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Richard Tripp’s Family

 

On a little knoll a short distance from the lake in West Poland, which has, since borne his name (Tripp pond) once lived Richard Tripp and his wife Jane Gustin. It is not known precisely when they moved there but it was probably about the year 1780 for they were among the first settlers. Little is known of these people beyond the fact that they were honest, industrious and very respectable. Richard Tripp purchased his land of a proprietor who agreed to take his pay in baskets of any size Mr. Tripp desired to make.

Traveling in those days being chiefly confined to oxen and a journey of twelve or fifteen miles in winter taking several hours he conceived the idea of making a basket large enough to cover over a whole sled. This he constructed with a tight fitting cover and it was used a vehicle in cold weather for moving some of the early families. It is said William Emery’s family which consisted of his wife and five small children were placed in this giant basket packed in straw and warm blankets in the month of March 1796 and transported from Gloucester to Megquire Hill Poland, a distance of fifteen miles. Mr. Emery drives the oxen. It required one whole day to make the journey. This basket made more than one hundred years ago is said to be still in existence and carefully preserved by some member of the Emery family, probably the last relic of the handiwork of Richard Tripp. In these later years of pride and fashion the inhabitants of West Poland have tried to change the name of this beautiful lake to one more romantic but all in vain, for invariably reverts to the original Tripp. And may it be known by this name for all future time as a lasting memento to the courage, honesty and kindliness of this prolific family! They lived in an age when large families were popular, and wishing to keep abreast of the times Mr. Tripp and wife had nineteen children. We are able to give the names of fourteen of these and it is probable that the others died young. Among the number were two pairs of twins. The list is follows:

Abigail born April 1 1786.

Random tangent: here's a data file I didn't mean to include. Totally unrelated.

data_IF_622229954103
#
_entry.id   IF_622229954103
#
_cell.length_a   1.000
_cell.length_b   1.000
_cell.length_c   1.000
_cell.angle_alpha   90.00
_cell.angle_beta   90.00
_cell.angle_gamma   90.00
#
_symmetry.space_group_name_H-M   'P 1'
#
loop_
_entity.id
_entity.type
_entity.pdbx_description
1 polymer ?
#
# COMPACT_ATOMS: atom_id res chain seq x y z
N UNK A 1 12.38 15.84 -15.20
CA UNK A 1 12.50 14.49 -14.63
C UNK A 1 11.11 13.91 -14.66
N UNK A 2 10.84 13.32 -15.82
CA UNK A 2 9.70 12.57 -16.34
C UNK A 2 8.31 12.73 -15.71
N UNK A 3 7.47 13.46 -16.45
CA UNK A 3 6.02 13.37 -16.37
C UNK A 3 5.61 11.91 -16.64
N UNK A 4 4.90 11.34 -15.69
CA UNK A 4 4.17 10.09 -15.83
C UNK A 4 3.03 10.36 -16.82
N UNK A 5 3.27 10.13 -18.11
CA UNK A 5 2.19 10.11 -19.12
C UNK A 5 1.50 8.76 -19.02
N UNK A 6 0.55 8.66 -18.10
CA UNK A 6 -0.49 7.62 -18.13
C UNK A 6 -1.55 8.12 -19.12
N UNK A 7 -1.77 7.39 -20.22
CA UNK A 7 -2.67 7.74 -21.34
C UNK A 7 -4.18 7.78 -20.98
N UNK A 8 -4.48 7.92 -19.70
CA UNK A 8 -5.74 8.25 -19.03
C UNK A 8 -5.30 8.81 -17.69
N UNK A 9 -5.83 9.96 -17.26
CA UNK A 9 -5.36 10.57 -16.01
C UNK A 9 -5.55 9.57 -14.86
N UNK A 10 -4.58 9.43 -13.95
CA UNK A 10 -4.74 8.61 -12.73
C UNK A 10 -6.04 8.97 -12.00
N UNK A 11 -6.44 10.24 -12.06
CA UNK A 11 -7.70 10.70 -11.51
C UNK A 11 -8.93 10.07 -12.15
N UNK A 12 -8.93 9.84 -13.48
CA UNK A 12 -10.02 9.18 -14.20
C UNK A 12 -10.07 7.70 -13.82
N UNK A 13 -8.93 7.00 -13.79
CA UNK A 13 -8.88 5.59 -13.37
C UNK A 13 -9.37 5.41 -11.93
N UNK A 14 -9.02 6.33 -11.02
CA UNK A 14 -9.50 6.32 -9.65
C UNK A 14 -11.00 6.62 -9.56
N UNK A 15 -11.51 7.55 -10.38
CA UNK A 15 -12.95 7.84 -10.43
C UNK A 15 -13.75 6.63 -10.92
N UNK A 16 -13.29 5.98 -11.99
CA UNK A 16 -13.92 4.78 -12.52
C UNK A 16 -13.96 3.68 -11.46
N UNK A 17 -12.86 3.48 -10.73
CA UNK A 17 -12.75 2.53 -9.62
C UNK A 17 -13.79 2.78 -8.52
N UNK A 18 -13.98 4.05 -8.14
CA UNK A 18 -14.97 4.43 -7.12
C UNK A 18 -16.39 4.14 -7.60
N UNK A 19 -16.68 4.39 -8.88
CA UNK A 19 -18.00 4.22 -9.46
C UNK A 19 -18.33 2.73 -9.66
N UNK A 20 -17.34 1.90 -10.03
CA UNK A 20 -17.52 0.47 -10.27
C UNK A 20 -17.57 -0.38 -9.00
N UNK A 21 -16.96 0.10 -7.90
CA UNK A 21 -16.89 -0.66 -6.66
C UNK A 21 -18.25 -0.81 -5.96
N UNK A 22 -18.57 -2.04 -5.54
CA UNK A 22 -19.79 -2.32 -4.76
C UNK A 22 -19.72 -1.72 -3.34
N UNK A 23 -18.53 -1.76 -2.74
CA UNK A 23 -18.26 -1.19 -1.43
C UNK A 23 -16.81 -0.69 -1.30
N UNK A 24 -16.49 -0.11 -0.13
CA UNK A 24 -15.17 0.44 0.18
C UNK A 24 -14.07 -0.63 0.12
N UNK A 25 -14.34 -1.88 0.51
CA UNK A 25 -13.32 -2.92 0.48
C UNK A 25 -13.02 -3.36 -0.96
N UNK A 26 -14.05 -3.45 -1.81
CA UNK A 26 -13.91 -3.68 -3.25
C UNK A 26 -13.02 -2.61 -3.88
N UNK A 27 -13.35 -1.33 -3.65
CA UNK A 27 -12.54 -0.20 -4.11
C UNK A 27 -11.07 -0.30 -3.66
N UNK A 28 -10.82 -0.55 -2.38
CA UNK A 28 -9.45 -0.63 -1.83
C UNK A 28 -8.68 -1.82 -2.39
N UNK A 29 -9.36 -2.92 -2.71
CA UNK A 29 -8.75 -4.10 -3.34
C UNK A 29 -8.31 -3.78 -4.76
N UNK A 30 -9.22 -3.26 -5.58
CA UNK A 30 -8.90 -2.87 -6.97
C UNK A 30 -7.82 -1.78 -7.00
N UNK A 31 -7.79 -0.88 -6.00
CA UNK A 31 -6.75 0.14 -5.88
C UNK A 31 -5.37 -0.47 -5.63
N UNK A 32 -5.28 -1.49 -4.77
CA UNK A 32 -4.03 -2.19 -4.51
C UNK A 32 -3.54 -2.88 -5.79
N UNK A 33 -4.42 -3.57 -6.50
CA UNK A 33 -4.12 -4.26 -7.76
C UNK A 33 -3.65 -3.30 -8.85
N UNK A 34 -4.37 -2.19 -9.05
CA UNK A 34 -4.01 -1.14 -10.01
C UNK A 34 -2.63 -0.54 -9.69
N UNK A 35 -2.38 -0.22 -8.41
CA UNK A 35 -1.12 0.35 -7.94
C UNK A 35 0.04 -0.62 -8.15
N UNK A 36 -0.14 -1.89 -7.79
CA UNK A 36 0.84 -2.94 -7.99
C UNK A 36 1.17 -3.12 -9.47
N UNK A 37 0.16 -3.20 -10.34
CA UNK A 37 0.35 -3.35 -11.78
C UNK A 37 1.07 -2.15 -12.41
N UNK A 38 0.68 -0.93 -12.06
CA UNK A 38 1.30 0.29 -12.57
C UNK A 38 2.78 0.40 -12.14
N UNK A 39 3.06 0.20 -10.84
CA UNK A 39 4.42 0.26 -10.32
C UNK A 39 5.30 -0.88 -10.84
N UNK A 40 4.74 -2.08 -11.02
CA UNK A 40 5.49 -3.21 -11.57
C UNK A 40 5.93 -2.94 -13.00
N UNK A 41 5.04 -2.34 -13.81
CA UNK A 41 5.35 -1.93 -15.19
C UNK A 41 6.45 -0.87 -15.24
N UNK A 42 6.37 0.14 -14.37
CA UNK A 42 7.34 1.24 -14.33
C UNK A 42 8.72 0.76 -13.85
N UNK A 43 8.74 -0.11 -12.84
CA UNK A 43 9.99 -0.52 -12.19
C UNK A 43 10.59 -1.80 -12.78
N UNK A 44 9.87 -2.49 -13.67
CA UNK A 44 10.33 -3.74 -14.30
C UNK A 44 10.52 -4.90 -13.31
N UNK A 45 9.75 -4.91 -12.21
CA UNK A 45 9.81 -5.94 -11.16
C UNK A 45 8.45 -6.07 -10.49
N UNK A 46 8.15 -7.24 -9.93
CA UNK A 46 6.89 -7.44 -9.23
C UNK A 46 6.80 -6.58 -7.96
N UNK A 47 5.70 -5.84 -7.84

Pecie born June 13, 1787.

Mary born Feb 12, 1789.

David born April 28, 1791.

Reuben born Jan 27, 1793.

Ebenezer born November 13, 1794.

Sarah born March 26, 1796

Joanna born April 24, 1798.

Abel born April 26, 1800.

Abner born April 30, 1802.

Jane born March 30, 1804.

Eunice born unknown.

Hannah born April 24, 1812.

Dr Burbank t family physician offered Mrs. Tripp one hundred dollars if she would become the mother of the twentieth child, but the records prove that this offer was of no avail.

At one time in the school district at west Poland fifty scholars were contributed to the school by five families, the Tripp family being one of them. On the occasion of the death of Richard Tripp William Schellinger then a boy was passing the house when the old lady called to him saying " Tell your folks to come to the funeral at ten o/clock for the old man wants to be off with himself." He afterward learned however that she had reference not to her dead companion but to the minister. The Tripp’s have long since passed away but there memory still survives.

It was learned from one of our oldest citizens that the family was nearly all buried in the Old Staples burying ground on the south slope of Black Cap Mountain, a cemetery ling since neglected and forgotten. It was only by diligent search was it found. Here on a little knoll sloping to the south ready to catch the first gleams of the rising sun. It is covered with pine and birches in the midst of a forest lie the ashes of Richard Tripp and his wife Jane. There is nothing at the head of the nameless grave here to indicate who lies in the lonely and secluded spot. Nothing but plain stone marks them and they has become moss covered and drifted over with leaves. It probable that more than one hundred were buried in this sad and gloomy sepulchre.